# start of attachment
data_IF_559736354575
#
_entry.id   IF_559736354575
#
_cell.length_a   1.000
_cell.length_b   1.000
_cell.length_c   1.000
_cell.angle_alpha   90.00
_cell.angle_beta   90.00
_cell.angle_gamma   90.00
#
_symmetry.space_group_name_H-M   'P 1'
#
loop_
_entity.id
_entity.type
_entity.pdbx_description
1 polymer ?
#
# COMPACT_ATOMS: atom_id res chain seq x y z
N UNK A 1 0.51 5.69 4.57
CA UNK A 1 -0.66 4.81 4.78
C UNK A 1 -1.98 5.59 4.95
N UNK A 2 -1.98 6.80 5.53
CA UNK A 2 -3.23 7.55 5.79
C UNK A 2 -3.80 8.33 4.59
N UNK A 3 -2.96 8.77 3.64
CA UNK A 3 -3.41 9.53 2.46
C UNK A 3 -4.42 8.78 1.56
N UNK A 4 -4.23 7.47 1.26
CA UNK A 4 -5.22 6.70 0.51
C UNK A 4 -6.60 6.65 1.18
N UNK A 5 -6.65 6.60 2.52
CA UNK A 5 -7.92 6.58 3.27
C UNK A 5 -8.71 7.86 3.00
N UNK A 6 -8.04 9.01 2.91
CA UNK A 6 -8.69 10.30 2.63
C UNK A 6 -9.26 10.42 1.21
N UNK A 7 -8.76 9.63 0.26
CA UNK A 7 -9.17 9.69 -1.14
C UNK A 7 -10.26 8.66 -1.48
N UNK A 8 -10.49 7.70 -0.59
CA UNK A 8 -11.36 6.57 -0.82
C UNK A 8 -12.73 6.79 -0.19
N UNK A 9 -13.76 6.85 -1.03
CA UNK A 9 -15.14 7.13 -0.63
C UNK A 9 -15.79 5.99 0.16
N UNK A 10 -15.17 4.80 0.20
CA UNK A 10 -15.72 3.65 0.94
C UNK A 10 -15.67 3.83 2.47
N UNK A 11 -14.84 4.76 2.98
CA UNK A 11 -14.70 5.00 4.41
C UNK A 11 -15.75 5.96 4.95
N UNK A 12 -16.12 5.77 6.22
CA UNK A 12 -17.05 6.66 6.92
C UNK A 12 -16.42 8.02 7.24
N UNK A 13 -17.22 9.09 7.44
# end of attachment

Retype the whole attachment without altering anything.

data_IF_559736354575
#
_entry.id   IF_559736354575
#
_cell.length_a   1.000
_cell.length_b   1.000
_cell.length_c   1.000
_cell.angle_alpha   90.00
_cell.angle_beta   90.00
_cell.angle_gamma   90.00
#
_symmetry.space_group_name_H-M   'P 1'
#
loop_
_entity.id
_entity.type
_entity.pdbx_description
1 polymer ?
#
# COMPACT_ATOMS: atom_id res chain seq x y z
N UNK A 1 0.51 5.69 4.57
CA UNK A 1 -0.66 4.81 4.78
C UNK A 1 -1.98 5.59 4.95
N UNK A 2 -1.98 6.80 5.53
CA UNK A 2 -3.23 7.55 5.79
C UNK A 2 -3.80 8.33 4.59
N UNK A 3 -2.96 8.77 3.64
CA UNK A 3 -3.41 9.53 2.46
C UNK A 3 -4.42 8.78 1.56
N UNK A 4 -4.23 7.47 1.26
CA UNK A 4 -5.22 6.70 0.51
C UNK A 4 -6.60 6.65 1.18
N UNK A 5 -6.65 6.60 2.52
CA UNK A 5 -7.92 6.58 3.27
C UNK A 5 -8.71 7.86 3.00
N UNK A 6 -8.04 9.01 2.91
CA UNK A 6 -8.69 10.30 2.63
C UNK A 6 -9.26 10.42 1.21
N UNK A 7 -8.76 9.63 0.26
CA UNK A 7 -9.17 9.69 -1.14
C UNK A 7 -10.26 8.66 -1.48
N UNK A 8 -10.49 7.70 -0.59
CA UNK A 8 -11.36 6.57 -0.82
C UNK A 8 -12.73 6.79 -0.19
N UNK A 9 -13.76 6.85 -1.03
CA UNK A 9 -15.14 7.13 -0.63
C UNK A 9 -15.79 5.99 0.16
N UNK A 10 -15.17 4.80 0.20
CA UNK A 10 -15.72 3.65 0.94
C UNK A 10 -15.67 3.83 2.47
N UNK A 11 -14.84 4.76 2.98
CA UNK A 11 -14.70 5.00 4.41
C UNK A 11 -15.75 5.96 4.95
N UNK A 12 -16.12 5.77 6.22
CA UNK A 12 -17.05 6.66 6.92
C UNK A 12 -16.42 8.02 7.24
N UNK A 13 -17.22 9.09 7.44